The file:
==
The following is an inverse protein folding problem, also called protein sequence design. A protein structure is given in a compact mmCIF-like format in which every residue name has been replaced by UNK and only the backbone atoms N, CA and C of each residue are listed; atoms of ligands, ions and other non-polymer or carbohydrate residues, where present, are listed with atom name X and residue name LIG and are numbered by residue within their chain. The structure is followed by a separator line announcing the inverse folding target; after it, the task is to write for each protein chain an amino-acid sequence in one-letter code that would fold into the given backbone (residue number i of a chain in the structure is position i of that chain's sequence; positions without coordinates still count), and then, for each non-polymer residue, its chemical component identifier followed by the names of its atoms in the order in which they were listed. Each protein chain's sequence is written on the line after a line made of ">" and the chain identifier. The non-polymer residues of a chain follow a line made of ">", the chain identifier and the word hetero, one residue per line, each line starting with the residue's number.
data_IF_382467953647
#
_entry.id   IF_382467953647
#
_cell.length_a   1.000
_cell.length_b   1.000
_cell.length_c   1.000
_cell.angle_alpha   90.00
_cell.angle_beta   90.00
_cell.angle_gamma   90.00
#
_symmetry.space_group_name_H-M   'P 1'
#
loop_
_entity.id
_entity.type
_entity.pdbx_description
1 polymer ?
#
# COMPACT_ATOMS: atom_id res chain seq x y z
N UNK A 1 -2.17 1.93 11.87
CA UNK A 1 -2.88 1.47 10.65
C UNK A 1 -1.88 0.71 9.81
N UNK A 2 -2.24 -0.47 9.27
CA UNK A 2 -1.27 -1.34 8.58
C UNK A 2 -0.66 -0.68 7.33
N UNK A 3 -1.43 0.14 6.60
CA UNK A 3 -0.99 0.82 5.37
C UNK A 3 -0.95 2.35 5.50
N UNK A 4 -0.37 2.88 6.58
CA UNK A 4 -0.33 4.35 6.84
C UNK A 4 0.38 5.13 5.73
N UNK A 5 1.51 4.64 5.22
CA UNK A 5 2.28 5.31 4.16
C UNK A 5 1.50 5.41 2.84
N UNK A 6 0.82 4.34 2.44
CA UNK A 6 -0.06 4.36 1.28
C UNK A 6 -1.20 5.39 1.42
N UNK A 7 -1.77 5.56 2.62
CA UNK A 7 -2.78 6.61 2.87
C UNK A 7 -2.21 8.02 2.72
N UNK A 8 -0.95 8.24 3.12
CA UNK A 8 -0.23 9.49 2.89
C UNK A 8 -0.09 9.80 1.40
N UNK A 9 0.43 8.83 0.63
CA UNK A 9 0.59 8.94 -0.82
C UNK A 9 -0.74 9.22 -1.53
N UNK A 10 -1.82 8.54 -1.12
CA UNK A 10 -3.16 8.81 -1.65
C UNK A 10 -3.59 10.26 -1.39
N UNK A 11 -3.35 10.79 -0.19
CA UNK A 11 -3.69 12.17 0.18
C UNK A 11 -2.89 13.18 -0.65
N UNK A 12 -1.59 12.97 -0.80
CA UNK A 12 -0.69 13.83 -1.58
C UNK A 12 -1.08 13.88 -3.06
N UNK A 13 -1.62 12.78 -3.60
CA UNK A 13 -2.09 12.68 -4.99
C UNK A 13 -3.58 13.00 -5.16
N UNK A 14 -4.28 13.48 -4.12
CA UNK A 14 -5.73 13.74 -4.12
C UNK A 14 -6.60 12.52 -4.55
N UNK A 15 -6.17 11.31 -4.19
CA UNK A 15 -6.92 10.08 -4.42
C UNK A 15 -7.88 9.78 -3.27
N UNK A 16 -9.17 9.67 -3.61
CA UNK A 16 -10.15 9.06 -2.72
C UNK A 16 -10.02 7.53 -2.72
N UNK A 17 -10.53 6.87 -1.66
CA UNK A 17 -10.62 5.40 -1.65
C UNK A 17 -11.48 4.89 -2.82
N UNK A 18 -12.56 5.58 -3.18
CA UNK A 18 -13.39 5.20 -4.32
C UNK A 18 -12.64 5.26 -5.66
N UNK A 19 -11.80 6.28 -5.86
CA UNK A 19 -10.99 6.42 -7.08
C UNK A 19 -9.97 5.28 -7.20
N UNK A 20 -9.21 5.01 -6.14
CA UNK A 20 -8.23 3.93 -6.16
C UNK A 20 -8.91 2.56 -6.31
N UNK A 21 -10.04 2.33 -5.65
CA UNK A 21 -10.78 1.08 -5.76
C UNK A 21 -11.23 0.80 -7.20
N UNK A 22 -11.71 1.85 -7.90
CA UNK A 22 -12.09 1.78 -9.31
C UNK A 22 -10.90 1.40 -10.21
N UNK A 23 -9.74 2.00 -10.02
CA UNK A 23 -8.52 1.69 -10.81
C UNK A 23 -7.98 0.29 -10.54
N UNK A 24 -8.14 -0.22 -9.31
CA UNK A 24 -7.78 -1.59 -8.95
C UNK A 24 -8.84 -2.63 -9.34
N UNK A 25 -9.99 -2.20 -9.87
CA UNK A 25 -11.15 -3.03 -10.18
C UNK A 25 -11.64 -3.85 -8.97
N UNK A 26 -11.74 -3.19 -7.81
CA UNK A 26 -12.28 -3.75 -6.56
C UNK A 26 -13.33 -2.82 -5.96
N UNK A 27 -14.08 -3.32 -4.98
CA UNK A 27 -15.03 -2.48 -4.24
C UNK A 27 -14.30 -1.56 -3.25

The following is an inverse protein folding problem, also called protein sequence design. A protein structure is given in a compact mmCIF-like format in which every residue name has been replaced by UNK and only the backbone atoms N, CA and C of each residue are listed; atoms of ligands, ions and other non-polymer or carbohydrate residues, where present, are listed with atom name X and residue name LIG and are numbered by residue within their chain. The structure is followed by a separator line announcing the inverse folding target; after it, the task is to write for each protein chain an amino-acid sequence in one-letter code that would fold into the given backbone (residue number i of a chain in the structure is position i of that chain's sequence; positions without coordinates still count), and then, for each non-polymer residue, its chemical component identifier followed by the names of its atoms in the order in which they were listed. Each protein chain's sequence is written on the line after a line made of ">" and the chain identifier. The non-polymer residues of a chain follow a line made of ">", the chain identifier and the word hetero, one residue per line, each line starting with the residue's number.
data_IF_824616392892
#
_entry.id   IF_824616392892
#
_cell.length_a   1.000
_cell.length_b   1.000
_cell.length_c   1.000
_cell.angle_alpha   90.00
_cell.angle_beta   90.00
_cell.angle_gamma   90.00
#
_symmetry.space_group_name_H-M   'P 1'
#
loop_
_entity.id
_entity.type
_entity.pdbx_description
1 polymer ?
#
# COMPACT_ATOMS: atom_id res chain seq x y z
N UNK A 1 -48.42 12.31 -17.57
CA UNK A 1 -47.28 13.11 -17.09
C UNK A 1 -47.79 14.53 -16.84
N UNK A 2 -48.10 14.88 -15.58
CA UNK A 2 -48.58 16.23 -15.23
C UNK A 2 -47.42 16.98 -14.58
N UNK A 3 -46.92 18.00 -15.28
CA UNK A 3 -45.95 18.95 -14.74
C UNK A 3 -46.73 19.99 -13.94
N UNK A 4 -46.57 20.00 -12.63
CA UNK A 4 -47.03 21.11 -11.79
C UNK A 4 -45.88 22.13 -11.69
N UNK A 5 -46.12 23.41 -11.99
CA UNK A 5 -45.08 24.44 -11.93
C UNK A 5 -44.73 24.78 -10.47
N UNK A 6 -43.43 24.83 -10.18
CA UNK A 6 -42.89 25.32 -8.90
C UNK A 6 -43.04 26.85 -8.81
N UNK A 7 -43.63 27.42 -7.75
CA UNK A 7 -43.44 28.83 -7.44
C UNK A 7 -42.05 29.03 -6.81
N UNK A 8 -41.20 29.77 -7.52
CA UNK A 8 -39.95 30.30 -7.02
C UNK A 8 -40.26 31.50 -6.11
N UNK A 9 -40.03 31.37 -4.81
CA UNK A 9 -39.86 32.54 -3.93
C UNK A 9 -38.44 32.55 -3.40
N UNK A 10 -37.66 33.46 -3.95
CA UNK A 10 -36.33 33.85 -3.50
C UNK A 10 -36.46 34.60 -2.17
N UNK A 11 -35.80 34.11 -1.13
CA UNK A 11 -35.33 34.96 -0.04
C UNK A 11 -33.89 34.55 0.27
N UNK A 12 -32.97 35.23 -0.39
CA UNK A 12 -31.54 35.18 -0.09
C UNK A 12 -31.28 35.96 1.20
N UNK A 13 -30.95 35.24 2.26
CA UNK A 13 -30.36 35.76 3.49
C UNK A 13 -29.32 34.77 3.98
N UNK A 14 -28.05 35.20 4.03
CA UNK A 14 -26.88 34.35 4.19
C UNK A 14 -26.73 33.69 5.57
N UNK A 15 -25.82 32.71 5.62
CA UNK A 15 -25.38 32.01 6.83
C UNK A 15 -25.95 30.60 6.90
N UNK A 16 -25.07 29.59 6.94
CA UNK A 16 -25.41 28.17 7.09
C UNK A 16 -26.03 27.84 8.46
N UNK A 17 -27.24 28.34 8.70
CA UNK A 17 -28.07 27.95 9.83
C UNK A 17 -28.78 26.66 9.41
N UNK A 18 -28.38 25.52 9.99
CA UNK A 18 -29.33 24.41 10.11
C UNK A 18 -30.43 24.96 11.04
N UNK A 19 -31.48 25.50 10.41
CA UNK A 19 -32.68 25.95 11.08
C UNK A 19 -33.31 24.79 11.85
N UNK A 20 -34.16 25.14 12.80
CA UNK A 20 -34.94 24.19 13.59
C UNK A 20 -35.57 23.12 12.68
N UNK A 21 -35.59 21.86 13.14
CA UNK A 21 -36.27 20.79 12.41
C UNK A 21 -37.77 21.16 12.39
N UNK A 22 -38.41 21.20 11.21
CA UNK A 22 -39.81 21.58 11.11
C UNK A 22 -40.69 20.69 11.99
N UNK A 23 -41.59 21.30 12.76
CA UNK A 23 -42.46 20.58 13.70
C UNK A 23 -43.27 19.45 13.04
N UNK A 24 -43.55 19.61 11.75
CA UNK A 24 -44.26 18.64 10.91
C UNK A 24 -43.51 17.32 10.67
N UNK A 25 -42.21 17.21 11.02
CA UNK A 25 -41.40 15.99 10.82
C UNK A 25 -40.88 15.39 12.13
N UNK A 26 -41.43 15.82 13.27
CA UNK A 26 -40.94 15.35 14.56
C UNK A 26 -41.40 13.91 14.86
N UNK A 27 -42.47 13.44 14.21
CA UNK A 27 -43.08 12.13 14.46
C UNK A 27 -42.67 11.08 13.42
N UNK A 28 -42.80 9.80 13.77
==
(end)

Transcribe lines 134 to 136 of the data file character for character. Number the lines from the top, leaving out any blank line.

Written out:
CA UNK A 4 -47.03 21.11 -11.79
C UNK A 4 -45.88 22.13 -11.69
N UNK A 5 -46.12 23.41 -11.99